During her early tenure as First Lady, Rose received front-page treatment from the New York Times about her appearance during her second reception at the White House. The newspaper reported that Miss Cleveland wore a dress of black satin, with entire overdress of Spanish lace. The satin bodice was cut low and sleeveless, and the transparent lace revealed the shoulders and arms. Rose Cleveland did not completely fit into Washington high society. It was said, "Rose Cleveland was a bluestocking, more interested in pursuing scholarly endeavors than in entertaining cabinet wives and foreign dignitaries." Rose was an intellectual, and she preferred to lecture rather than entertain, but she made sure to perform her duties as First Lady as a favor to her brother.
When President Cleveland married Frances Folsom, Rose resigned and began a career in education. She became the principal of the Collegiate Institute of Lafayette, Indiana, a writer and lecturer, and the editor of the Chicago-based magazine Literary Life.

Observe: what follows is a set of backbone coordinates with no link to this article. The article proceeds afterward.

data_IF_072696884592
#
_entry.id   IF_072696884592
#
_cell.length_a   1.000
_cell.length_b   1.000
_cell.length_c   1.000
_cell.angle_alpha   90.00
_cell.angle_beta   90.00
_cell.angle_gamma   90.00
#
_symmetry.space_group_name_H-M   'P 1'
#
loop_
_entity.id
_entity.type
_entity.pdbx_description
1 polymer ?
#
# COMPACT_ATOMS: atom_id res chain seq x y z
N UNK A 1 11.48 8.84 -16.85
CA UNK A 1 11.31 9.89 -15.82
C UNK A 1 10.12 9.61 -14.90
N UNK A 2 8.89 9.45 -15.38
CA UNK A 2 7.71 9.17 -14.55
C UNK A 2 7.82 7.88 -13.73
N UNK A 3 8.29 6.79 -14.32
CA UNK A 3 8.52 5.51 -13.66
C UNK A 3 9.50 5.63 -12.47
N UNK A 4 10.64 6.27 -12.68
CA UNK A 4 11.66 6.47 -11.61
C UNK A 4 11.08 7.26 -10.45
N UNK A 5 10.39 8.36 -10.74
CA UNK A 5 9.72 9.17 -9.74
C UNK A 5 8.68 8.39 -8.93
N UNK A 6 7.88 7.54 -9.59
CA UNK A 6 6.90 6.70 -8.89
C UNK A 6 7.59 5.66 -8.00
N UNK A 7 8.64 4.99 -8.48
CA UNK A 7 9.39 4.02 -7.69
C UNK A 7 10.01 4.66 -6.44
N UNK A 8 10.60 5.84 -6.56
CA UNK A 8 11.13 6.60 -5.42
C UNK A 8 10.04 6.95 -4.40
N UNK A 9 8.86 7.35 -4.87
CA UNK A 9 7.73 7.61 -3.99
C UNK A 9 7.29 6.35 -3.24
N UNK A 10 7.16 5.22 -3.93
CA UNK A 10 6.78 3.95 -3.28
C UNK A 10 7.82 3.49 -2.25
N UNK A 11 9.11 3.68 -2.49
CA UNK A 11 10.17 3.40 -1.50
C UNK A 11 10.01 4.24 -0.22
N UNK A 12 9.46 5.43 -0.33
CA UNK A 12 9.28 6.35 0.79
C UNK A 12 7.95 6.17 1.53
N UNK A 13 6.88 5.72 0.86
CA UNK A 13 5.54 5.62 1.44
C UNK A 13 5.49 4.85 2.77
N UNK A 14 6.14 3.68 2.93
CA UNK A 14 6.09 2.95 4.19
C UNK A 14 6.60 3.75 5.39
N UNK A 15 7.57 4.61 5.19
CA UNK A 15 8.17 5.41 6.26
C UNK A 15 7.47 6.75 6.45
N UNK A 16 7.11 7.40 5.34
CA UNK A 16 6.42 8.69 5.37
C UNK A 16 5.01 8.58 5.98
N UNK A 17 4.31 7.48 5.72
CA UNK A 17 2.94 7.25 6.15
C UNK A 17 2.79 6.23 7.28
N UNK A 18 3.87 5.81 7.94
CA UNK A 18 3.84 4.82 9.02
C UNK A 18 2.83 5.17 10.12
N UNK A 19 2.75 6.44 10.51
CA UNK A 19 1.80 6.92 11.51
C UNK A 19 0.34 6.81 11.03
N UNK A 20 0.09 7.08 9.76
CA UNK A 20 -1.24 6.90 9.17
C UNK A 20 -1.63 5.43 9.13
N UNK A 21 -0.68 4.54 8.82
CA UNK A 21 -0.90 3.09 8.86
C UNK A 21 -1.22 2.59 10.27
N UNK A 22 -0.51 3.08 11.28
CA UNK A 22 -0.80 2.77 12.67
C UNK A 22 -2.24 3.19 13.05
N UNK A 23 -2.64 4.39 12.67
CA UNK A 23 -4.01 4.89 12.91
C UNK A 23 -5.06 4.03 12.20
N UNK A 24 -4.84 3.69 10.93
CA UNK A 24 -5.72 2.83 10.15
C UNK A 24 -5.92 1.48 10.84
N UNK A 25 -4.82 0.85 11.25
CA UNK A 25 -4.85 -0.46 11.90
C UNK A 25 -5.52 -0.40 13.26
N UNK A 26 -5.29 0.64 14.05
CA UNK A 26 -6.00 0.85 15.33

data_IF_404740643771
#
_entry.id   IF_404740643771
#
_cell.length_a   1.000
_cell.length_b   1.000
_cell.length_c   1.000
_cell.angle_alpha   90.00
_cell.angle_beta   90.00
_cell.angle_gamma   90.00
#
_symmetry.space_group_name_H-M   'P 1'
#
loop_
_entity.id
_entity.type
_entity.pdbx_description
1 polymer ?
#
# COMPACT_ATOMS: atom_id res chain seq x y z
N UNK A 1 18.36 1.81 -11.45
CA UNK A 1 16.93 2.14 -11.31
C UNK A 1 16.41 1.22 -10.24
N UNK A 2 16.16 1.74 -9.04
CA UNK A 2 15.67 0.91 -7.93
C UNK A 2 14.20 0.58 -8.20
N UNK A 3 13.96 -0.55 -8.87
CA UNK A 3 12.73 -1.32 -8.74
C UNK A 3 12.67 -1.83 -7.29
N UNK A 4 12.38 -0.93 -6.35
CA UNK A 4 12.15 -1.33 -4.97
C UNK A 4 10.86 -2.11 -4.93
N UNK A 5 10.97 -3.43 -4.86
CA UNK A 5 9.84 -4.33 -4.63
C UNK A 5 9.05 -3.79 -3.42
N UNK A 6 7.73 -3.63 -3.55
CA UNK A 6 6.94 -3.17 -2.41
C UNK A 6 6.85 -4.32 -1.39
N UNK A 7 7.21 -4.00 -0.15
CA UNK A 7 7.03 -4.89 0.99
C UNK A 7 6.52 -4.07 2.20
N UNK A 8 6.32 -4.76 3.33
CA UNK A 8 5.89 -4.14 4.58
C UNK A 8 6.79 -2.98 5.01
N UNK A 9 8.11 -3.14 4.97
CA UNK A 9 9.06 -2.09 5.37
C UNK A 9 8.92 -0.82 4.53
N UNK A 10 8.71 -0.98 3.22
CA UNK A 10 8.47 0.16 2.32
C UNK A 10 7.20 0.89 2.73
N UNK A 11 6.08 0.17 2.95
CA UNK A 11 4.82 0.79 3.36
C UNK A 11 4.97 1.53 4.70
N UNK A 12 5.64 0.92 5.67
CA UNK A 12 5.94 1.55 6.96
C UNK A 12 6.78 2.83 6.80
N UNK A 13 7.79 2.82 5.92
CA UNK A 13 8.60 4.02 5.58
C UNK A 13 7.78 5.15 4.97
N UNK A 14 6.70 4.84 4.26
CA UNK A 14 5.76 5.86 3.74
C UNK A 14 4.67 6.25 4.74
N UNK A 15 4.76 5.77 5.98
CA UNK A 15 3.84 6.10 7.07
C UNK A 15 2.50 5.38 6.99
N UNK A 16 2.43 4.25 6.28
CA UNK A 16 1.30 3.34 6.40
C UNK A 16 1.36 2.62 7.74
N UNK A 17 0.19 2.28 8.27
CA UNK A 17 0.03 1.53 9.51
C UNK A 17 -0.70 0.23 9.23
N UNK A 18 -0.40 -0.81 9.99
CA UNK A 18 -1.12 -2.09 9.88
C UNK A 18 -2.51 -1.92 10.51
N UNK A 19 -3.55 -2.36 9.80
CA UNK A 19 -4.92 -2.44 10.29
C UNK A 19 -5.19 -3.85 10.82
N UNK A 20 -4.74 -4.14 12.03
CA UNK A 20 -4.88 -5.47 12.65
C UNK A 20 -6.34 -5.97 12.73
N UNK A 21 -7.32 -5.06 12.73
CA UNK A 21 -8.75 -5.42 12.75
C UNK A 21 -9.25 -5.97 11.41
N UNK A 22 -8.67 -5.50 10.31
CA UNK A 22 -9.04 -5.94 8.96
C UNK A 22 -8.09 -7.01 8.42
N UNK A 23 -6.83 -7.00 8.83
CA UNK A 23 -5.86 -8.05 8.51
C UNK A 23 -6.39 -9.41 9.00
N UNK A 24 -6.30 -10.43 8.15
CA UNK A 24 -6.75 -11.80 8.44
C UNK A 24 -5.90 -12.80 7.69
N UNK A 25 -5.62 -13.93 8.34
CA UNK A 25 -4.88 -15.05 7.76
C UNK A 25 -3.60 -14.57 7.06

At age 44, she started a lesbian relationship with a wealthy widow, Evangeline Simpson, with explicitly erotic correspondence. However things cooled off when Evangeline married an Episcopal bishop from Minnesota, Henry Benjamin Whipple. By 1910, after his death, the two women rekindled their relationship and eventually moved to Bagni di Lucca, Italy to live there together. They shared the house with the English illustrator and artist Nelly Erichsen. Rose died at home on November 22, 1918 at 7:32 in the evening during the 1918 flu pandemic. She was buried there in the English Cemetery, and Evangeline was also buried next to Rose in the same cemetery 12 years later.
She published a volume of lectures and essays under the title George Eliot's Poetry, and other Studies (New York, 1885), The Long Run, a novel (1886), "You and I: Or Moral, Intellectual and Social Culture", "How to Win: A Book for Girls" (1887) published with feminist leader Frances Willard, and wrote the introduction for "Social Mirror: A Complete Treatise on the Laws, Rules and Usages that Govern our Most Refined Homes and Social Circles". She translated "The Soliloquies of St. Augustine" (Boston: Little, Brown and Co. 1910), for which she wrote a lengthy introduction and extensive critical notes.